The Autumn Equinox

Written by Kimberly Dennin

This year (2020) the autumn equinox falls on September 22. Every year there are two equinoxes (autumn and spring) and two solstices (winter and summer). The equinoxes occur when night and day are roughly the same length, whereas the winter solstice is the shortest day of the year and summer solstice is the longest. These events and the seasons are caused by the tilt in the Earth’s axis. When the northern hemisphere is tilted towards the sun, sunlight hits it directly causing longer and warmer days. At the same time the southern hemisphere is tilted away from the sun causing shorter and colder days. The equinoxes are defined as the days that the sun is on the equator at local noon. Day still appears to be slightly longer on the equinoxes because the atmosphere bends light making it look like the sun is above the horizon when it is really below. 

Holidays and Traditions

The autumn equinox is often associated with the harvest and there are a variety of holidays and traditions that fall on or around the equinox. General traditions include feasts celebrated with a goose that had been fattened on the stubble of the fields after the harvest and the use of ginger in all aspects of the menu from gingerbread to ginger beer.

Pyramid of Kukulcan

The pyramid of Kukulcan, also known as El Castillo, is a step pyramid at Chich’en Itza, Mexico. During the equinox it appears that a snake made of light slithers down the steps and connects a sculpted tail to a sculpted snake head at the bottom. Legend has it that Kukulcan, an ancient feathered serpent god, descends from the sky on the equinox. He returns to commune with worshipers and provides blessings for a full harvest and good health. Kukulcan then enters the sacred water and bathes before continuing to the underworld. The pyramid was also built to be a physical representation of the Maya Calendar.   

Snake of Sunlight via Atlas Obscura


In ancient Greece there is the famous myth of Persephone. Persephone was a goddess who was abducted from her mother Demeter, the goddess of harvest, and taken to the underworld by Hades to become his wife. Hades and Demeter made an agreement that every fall Persephone would return to the underworld and spend three months with Hades. During this time Demeter refused to use her powers to make plants grow, explaining why we experience winter.

Stonehenge via History


In the UK people have given thanks at fall harvest festivals since pagan times. These festivals usually occurred on the Sunday nearest the Harvest Moon, the Full Moon closest to the autumn equinox, and these traditions were brought to America to form the basis of Thanksgiving. Another tradition involved taking the last sheaf of corn harvested to represent the ‘spirit of the field’. The corn was made into a doll and drenched with water representing rain or burned to represent the death of the grain spirit. Large wickerwork figures were also built to represent a vegetation spirit and burned in mock sacrifice. This tradition still survives today and has been popularized as the burning man tradition in the US. In addition, followers of Wicca religions, druids, and pagans still gather at Stonehenge in Wiltshire and Castlerigg in Keswick to watch the sunrise on the equinox.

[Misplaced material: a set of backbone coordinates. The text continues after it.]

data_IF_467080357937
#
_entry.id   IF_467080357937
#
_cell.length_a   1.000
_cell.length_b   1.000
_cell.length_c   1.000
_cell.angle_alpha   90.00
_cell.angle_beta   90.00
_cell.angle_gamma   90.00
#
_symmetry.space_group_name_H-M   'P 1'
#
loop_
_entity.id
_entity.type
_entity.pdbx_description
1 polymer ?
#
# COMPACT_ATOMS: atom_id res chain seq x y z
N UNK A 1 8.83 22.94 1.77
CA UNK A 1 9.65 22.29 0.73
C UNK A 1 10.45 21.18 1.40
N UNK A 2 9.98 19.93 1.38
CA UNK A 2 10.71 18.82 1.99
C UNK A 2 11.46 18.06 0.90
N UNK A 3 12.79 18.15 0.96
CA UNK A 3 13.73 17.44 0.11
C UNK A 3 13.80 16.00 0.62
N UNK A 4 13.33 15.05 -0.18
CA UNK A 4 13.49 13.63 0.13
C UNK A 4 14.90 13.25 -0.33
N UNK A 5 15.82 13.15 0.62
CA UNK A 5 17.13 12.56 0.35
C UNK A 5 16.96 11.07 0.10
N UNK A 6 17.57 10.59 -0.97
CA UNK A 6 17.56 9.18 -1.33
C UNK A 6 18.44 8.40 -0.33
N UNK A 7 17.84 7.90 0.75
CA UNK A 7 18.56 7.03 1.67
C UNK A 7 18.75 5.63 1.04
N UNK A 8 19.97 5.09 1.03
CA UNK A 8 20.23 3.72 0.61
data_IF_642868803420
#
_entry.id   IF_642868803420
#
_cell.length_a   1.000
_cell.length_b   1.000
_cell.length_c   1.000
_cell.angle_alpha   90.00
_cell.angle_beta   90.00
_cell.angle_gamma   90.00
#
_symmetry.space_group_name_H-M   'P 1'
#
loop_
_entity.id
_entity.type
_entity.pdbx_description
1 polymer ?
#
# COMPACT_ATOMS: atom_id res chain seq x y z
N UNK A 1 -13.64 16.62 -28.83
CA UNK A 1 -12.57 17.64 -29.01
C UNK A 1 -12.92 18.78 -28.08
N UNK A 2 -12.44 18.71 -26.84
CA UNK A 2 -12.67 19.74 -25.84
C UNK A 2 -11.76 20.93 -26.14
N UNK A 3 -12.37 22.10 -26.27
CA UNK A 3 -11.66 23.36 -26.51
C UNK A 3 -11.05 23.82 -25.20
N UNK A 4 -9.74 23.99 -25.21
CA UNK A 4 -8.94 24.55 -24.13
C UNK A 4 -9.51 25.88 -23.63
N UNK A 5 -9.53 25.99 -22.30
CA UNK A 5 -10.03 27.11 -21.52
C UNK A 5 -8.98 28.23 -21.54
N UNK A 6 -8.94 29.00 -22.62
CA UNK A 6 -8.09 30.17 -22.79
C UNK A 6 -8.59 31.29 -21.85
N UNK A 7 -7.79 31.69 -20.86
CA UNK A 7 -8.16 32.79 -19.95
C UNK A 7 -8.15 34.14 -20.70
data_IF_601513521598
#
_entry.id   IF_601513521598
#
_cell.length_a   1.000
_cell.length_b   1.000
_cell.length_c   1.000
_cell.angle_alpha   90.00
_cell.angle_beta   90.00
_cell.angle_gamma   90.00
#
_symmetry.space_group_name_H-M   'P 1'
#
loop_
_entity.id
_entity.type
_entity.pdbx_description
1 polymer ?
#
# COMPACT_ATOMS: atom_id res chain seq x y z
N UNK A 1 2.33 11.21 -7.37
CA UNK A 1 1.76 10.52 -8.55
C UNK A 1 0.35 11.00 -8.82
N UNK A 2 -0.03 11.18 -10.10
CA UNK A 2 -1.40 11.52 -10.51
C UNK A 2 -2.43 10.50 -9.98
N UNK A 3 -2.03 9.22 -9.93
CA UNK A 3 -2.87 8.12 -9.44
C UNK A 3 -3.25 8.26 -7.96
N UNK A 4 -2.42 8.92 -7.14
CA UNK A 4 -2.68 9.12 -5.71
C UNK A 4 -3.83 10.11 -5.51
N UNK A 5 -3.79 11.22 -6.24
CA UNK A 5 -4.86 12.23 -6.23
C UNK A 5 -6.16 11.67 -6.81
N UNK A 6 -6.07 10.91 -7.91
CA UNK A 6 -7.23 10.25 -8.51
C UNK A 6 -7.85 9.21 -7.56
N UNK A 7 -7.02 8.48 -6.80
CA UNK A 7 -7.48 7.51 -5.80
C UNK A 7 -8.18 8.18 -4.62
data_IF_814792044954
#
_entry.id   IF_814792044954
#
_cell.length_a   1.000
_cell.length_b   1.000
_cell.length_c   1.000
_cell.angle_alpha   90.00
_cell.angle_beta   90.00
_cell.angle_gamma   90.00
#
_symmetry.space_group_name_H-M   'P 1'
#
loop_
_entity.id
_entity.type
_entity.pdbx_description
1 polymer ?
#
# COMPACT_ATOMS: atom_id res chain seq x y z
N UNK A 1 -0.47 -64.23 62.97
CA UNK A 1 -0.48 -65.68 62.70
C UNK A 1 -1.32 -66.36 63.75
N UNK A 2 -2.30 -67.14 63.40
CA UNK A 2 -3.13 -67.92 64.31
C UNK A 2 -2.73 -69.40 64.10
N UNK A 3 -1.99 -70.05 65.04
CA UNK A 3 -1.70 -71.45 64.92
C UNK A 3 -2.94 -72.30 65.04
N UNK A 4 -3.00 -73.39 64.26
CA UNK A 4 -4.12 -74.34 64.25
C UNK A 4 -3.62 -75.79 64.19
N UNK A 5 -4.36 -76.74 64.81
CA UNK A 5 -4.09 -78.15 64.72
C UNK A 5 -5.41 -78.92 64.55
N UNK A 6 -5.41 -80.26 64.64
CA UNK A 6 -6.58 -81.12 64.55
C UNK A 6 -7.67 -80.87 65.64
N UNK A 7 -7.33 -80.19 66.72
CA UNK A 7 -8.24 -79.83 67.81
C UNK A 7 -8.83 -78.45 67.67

In Japan, Buddhists celebrate the Six Days of Higan/Higan-e during both equinoxes. This has been a national holiday since the Meiji period (1868-1912) where people remember the dead by visiting, cleaning, and decorating their graves. Higan means “other shore”, referring to the spirits of the dead reaching Nirvana. 

Harvest Moon Festival via Britannica


Chinese and Vietnamese communities celebrate the Moon Festival on the day of the Harvest Moon. This celebration began during the Shang Dynasty where people celebrated the successful harvest of rice and wheat and made offerings to the moon. Today people celebrate the abundance of summer’s harvest by serving mooncakes filled with lotus, sesame seeds, duck egg, or dried fruit. 


The Hindu festival of Navaratri is celebrated for several days in autumn during the first half of the Hindu calendar month Ashvin (September and October). This celebration honors the divine feminine Devi (Durga). 

Statue of goddess Durga via YourStory


In Poland, people traditionally celebrate the Feast of Greenery. During the Feast of Greenery people bring bouquets and food for blessing by a priest. These are then used for medicine or are kept for the following years harvest.


More modern celebrations include the neopagan celebration of Mabon. This celebration comes from the American author Aidan Kelley who added new names to the six Sabbots (ancient Celtic lore based on the cycles of the sun) and added two new ones around the equinoxes. Mabon is based in the ceremony around the Greek myth of Persephone and celebrates the second harvest and start of winter preparations. It involves giving thanks to sunlight and respect to the impending dark. 


Christianity replaced many early Pagan celebrations with Christianized observance. The closest celebration to the autumn equinox is Michaelmas, also known as the Feast of Michael and All Angels, on September 29. It is a minor festival now, but in England it was used to mark when servants were paid their wages after the harvest and workers could look for new jobs at employment fairs. 


“What Is An Equinox?” National Geographic,


“September Equinox Holidays and Traditions” Time and Date,

“Fall Equinox” History,

“Pyramid of Kukulcan at Chich’en Itza” Atlas Obscura,

“Solstice and Equinox Traditions” Spiritual Humanism,

“Pyramid of Kukulcan at Chich’en Itza” Atlas Obscura,

“Stonehenge” History,

“Shine On, Harvest Moon Festival” Britannica,


India celebrates colours of Navratri, grandeur of Durga Puja, and triumph of good over evil”


“Autumnal Equinox 2020: The First Day of Fall” The Old Farmer’s Almanac,